Number of Players: 2 to 5 players

Super Dragon Ball Z Review

There are those that are thankful that the Dragon Ball Z series continues to continue, and there are those that wonder how the hell it can continue since it doesn’t seem to evolve. There really is no need to wonder anymore my friend. As long as the first group I mentioned continues to buy the continued series, the series will continue to continue. How many more Dragon Ball Z games can we expect in the future? To be continued…

Those that do appreciate Super Dragon Ball Z don’t need any excuses. They are a diehard bunch that won’t be satisfied with just any old fighting game. Even if they aren’t into the whole anime thing, Super Dragon Ball Z is built on a solid fighting platform that few games can match. It doesn’t have all of the bells and whistles such as tons of different modes and unlockables that a lot of games rely on, but fans appreciate this game for what it has and that seems to be good enough for them.

It’s not enough for me however and while I can appreciate the responsive controls and the depth of combat, the game lacks magic. I want more than just a fighting game, in fact, I demand more. Dragon Ball was already established as a great fighting game years ago but little has changed with the series since the start of the millennium. You could almost say that some things have regressed with this title. There isn’t as much combat depth as was seen in some of the earlier titles, even though this version is taking a slightly new course and focusing more on close-range combat. You would expect more moves with such a format but moves such as counters and reversals are the exception and not the rule.

In all there are 18 characters. A dozen of them have been ported from the arcade version and six are exclusive to the console version. Goku and Gohan are back, of course, and you can also expect the androids, but no particular character stands out in terms of personality or ability. The ability issue I can understand because you can upgrade each character much like an RPG, but the lack of personality is unforgivable. Did the developers think that we’re already too familiar with the characters and that anything further would be overkill? Imagine overkill in a Dragon Ball Z game. Ridiculous, I know.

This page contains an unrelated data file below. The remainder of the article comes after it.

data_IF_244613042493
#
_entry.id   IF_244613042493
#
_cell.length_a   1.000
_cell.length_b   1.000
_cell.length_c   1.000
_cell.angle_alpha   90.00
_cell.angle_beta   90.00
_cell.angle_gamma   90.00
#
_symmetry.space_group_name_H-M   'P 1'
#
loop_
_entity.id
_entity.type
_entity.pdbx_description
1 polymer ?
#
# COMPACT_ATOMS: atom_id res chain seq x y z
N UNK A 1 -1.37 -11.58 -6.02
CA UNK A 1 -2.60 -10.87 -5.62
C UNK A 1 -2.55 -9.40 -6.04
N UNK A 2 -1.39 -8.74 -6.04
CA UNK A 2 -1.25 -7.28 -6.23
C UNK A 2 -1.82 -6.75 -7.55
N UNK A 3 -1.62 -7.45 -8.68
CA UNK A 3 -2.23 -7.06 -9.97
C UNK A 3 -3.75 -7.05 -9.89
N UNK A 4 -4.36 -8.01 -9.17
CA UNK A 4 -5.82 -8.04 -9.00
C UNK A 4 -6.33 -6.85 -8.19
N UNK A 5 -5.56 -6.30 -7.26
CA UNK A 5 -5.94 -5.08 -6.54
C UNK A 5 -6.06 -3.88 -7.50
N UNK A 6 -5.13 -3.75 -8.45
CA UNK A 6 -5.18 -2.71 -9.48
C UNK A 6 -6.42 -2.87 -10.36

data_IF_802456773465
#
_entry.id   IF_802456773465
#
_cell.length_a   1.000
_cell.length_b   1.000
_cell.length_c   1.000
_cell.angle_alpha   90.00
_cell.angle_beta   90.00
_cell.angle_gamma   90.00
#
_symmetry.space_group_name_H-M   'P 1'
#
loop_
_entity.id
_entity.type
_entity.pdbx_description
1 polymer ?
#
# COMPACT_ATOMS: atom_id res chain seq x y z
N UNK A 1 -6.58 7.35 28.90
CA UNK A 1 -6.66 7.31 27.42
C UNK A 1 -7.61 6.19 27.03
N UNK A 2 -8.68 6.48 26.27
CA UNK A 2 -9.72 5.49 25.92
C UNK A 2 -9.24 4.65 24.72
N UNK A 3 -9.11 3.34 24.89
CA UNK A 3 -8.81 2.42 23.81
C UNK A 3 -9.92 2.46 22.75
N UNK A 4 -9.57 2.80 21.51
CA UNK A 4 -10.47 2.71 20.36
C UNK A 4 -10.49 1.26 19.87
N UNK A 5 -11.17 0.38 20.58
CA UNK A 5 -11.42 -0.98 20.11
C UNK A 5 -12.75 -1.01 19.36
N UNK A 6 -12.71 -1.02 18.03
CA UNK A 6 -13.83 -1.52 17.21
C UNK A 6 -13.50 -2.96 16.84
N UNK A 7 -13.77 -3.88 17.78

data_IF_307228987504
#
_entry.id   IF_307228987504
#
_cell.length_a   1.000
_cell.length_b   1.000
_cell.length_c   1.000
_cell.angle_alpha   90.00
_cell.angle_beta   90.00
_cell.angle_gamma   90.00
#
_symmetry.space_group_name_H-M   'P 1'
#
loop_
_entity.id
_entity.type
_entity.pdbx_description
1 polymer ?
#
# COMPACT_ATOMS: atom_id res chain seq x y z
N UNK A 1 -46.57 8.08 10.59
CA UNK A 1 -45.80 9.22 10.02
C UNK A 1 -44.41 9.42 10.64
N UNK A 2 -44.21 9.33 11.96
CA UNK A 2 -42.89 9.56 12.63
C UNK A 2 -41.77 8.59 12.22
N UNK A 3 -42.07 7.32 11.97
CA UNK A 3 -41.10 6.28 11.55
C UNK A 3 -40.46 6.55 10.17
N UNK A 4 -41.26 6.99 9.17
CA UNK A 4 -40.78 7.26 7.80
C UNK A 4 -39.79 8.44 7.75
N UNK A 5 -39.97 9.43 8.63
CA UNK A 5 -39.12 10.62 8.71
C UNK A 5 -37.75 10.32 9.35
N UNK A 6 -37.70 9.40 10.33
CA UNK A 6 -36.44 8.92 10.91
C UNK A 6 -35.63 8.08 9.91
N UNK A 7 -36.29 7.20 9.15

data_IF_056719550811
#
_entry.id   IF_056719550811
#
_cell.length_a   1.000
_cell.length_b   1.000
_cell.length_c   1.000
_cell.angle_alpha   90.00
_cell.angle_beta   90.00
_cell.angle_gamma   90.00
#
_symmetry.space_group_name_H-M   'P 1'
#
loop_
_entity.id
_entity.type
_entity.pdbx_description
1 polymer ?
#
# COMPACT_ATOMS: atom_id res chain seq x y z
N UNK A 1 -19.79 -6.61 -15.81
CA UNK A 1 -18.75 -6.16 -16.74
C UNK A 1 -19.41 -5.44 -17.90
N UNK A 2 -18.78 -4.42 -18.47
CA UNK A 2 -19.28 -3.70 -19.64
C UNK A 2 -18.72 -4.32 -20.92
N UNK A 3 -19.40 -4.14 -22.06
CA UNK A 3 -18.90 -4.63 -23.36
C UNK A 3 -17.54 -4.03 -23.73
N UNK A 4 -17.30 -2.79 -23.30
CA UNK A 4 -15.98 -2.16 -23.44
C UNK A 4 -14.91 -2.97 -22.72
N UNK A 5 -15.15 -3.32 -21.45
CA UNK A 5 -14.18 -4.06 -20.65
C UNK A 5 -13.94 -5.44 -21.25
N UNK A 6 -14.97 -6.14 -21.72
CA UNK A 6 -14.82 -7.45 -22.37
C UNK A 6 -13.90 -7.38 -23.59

Using the core of a particular character you can upgrade him by acquiring moves with points that you are awarded in combat. This will give you some flexibility with the characters but you can end up with the same result regardless of which character that you begin with. The moves are basic and the super moves are relatively easy to pull off. The combos require some quick button configurations which gives the combat more depth than your average button masher. With the trend toward more close-range combat you will spend less time in the air doing aerial combat, and the two main combatants will be within striking distance of each other so there will be more a focus on fists and feet than long-ranged power beams. You also won’t see a lot of the dramatic, special attack animation that has been a staple of the game and cartoon series. Super Dragon Ball Z attempts to distance itself from the cartoon by paying homage to the comic book style which is a little more mature, which means it’s less colorful and over-the-top.

The 3D environments can be used strategically for cover. They are interactive and destructible and add some more dimension to the gameplay as they add multiple levels that you can jump up to or down from. The collision detection system however makes things a bit messy. You will hit the odd invisible wall that hinders your movements and occasionally you’ll get trapped between these planes and find that you can’t attack your opponent even though they can attack you.

Regarding the AI in the single-player mode, you won’t be disappointed by how convincingly they are programmed. They put up a good fight that is natural and best of all, unpredictable. Each character has some special attribute that is exploited. It’s not enough to give them a nuanced personality; they become a stereotype, or caricature of a character. The two-player mode is more than just the icing on the cake, it’s the main ingredient. The single-player mode is just a prelude to the multi-player mode, but only if you can find a worth adversary. Playing against someone that lacks the passion will be an agonizing experience. You’ll find yourself yearning for the challenge of the single-player mode.

The music is an amalgam of remixed old and new tunes. The sound effects are decent but nothing special. The voiceovers are functional but do little to further the plot or define the characters.

Overall Super Dragon Ball Z would be best described as “slightly different” than “new and improved.” Not everyone will agree that this is a waste of money but be sure to rent it first if you have any doubts.

Titanfall Review

Microsoft has to be feeling a little bit nervous right now. The Xbox One is absolutely getting decimated by Sony’s PlayStation 4. In order to stay in the console race with the new generation, Microsoft needs a killer app, or another Halo-like hit. It seems they’ve hit gold with Respawn Entertainment’s Titanfall. After playing the retail version obsessively, I can confidently pronounce Titanfall as one of my all-time favorite games.